When installing the new gateway, the place to look for the new installer is not on some Microsoft Download page, but from within Power BI PowerBIGatewayInstallScreenitself. The new gateway needs to be installed from Power BI, rather than a generic location. As the gateway is providing data for your account, installing it in this fashion will record the gateway used on this account. To download the gateway, login to the Power BI Service and click on the <<insert icon here>> the download menu and select the Power BI Gateway. This gateway is truly the one gateway to rule them all as it contains the ability to install either the On-Premises Data Gateway, which is the direct replacement for the Enterprise Gateway, or the Power BI Personal gateway. You can install both gateways, but you have to pick one to install first. Both gateways can also run on the same device. Once the software is installed, you can convert your existing gateways to the new gateway, so there is no need to enter the configuration twice.

New Gateway, New Security Model

While the personal gateway works in a similar fashion as before bu using a single user’s credentials, the new gateway uses a different security model than was employed in the past. Instead of using the credentials of the Id which installed the software, it uses a new service account NT SERVICE\PBIEgwService. OnPremSecurityDiagramThis account is for the gateway only, it does not need to be granted any data access. The new application is creating a connection to the Azure Service Bus, acts as the clearing hours for all data requests, including Power BI and other applications occur. The application gateway is where the credentials for accessing the data are applied. This security model is used not only for Power BI, but for other applications like Azure Machine Learning where there is a need to get data from a on-premises source and load it to the cloud. Previously it was not possible to have the gateway used for Power BI to be loaded to the same machine as the other data gateway that was used for Azure Machine Learning. Now that they use the same gateway, this restriction is removed.

Functional Differences in the New Gateway and the Previous Gateways

The underlying security model and application is different, but operationally are the new gateway does not behave differently from the Enterprise and Personal Gateways Power BI, there is just a new application do to what they did. If you want to use the data access rights of a single specific user to refresh and update data, the Personal Gateway will do that. The Enterprise Model provides for the ability to inherit the security of the user accessing the data. If you have a tabular model stored locally which is used as a data source for Power BI, the users will see the data they were granted access to from within the tabular model. The scheduled update features are not changed and are still accessed from the same area as they are in Power BI Service.  Unfortunately, if you are interested in connecting to Azure Machine Learning or Data Factory, you will still need a different gateway, and that gateway cannot be installed on the same PC as a Power BI Gateway.  I will have more information on that gateway in a later post.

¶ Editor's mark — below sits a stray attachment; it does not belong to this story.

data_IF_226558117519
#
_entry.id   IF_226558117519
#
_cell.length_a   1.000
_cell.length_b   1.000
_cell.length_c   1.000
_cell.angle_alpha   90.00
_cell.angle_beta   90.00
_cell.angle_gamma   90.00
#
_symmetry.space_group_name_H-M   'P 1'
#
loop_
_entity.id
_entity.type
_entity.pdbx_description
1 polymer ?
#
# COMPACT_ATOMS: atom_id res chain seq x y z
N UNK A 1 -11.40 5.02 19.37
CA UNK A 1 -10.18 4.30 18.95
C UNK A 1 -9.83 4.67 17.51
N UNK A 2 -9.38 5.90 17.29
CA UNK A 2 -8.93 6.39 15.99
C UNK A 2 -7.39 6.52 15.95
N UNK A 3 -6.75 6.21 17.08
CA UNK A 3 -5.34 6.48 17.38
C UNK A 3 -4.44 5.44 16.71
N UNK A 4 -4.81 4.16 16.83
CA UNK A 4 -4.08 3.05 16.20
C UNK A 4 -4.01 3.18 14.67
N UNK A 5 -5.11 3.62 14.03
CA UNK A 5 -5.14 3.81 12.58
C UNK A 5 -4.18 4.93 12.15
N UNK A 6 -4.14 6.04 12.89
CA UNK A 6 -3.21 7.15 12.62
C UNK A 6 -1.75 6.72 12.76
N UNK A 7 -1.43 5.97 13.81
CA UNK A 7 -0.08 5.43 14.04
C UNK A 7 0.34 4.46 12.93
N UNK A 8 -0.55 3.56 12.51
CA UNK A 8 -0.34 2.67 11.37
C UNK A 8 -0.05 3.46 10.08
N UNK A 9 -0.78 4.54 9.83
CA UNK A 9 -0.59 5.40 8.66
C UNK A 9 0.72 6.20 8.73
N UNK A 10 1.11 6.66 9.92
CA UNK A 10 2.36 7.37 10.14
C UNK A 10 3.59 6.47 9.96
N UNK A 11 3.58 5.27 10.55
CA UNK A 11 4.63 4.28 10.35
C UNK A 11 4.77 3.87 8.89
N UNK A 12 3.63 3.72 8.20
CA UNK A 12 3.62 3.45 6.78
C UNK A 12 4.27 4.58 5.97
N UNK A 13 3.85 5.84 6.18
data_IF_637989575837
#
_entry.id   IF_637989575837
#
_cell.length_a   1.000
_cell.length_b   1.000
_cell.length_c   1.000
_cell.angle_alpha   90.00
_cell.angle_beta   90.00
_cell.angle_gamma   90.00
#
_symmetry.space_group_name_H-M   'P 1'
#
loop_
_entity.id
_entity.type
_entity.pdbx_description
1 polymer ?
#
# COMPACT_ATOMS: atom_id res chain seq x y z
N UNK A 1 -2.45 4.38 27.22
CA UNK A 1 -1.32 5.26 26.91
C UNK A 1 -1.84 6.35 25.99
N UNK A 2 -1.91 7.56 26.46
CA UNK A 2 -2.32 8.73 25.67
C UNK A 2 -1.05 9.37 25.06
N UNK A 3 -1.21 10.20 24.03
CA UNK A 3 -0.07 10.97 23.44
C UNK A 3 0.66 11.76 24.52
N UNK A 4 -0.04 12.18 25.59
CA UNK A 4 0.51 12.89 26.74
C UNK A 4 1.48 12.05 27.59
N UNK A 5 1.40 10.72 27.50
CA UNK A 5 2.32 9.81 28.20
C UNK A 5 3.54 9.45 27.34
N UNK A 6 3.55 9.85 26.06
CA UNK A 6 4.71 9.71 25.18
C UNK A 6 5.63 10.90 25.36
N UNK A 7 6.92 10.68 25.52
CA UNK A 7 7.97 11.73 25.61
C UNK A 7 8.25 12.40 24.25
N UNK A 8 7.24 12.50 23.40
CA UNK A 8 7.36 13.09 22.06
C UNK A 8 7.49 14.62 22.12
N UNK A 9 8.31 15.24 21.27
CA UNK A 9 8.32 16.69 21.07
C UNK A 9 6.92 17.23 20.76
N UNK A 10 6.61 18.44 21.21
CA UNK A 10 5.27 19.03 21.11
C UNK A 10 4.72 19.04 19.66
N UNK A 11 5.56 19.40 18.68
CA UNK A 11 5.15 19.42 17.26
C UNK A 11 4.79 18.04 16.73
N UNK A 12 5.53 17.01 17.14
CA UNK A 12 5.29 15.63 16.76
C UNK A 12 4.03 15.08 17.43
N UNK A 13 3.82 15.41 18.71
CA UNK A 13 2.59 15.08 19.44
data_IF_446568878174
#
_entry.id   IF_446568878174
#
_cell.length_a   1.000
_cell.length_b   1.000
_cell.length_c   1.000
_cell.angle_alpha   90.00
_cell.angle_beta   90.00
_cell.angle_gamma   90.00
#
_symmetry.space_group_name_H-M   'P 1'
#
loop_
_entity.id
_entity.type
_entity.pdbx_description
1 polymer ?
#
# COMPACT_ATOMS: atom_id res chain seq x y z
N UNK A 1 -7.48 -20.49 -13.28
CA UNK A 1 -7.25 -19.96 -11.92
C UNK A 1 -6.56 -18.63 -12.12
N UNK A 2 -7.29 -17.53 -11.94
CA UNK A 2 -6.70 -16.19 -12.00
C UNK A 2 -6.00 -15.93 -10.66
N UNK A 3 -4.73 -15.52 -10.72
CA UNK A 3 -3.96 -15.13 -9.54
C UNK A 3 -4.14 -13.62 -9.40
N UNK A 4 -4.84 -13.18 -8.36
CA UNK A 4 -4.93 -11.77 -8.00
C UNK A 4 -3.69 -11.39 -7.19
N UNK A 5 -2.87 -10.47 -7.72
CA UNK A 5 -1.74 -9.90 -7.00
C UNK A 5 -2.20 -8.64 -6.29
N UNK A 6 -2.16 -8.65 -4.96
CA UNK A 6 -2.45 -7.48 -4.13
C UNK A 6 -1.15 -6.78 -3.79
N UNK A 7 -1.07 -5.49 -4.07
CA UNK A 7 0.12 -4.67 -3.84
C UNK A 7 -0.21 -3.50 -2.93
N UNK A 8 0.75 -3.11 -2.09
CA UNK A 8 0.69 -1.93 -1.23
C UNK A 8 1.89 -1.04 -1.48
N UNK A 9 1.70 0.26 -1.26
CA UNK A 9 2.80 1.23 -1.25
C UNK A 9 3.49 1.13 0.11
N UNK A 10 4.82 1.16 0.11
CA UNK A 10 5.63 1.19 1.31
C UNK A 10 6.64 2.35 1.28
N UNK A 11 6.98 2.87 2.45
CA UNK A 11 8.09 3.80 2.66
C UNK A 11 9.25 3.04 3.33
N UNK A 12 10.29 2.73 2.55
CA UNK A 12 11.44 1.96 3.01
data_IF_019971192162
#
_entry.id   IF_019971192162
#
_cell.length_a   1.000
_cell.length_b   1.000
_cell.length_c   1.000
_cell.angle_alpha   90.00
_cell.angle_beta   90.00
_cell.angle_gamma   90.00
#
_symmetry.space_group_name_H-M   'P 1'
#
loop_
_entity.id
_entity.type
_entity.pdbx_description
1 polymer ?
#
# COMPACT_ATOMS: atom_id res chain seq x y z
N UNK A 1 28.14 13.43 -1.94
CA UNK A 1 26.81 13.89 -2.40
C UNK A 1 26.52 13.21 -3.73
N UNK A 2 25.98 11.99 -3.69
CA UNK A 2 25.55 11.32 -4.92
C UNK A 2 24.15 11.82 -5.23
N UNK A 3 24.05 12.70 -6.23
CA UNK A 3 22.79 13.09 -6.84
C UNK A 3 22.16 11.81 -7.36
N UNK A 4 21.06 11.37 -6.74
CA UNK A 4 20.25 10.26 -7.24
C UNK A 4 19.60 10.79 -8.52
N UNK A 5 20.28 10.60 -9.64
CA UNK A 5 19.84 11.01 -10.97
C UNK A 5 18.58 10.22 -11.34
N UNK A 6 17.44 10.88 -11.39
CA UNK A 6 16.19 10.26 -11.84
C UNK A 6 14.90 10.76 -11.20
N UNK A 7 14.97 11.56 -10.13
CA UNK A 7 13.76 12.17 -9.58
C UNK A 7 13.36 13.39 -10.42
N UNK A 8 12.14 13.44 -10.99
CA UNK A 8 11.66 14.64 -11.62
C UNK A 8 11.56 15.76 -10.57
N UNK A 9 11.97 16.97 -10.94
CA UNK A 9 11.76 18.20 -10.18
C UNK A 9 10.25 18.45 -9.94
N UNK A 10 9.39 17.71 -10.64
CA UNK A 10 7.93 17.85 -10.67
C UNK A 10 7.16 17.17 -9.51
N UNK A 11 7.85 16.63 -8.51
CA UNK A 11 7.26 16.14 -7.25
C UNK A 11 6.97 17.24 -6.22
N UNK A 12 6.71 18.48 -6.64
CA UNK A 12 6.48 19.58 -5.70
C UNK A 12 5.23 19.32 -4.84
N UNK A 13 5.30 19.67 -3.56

Yours Always

Ginger Grant

Data aficionado et SQL Raconteur



Why Developers Should Not Deploy Their Own Code

Code is a very expensive business asset, and needs to be treated that way. The code needs to be stored in source control application which is in a SafewithPapersecured, well-known location, and the process to release it to production needs to be documented and understood. Like backups, it’s important to ensure that code in source control can be modified and installed before a crisis arises where there is a time crunch to fix a huge production issue. To ensure that the code stored in source control is the expensive important business asset that is counted on to make the business operate every day, the code needs to be deployed by someone other than the person who wrote it.

Save Money by Validating Code in Source Control

When I first worked in a location which had another team deploy code I thought it was pointless bureaucracy, which did nothing but slow down the progress. Watching the problems caused by simple processes which went wrong changed my mind. Checking code in an out of source control is a simple process, whether you are using an open source application like Subversion, or have a full blown TFS Server. If no one checks that the code in source control is the code which is deployed, all sorts of bad things can and do happen. Being the poor slob who came in when everything was a mess, getting stuck not only with figuring out some old code was made even worse when I found out that the code in source control, was not the code in production and area I didn’t have access to view. Unfortunately for me, this step did not occur until after I’d changed what I thought was the released code. Writing the code twice and/or going on a code hunt for the right version became a necessary part of the process, adding needless hours to an already complicated task. If only the code in production was deployed from source control, this mess would have been avoided.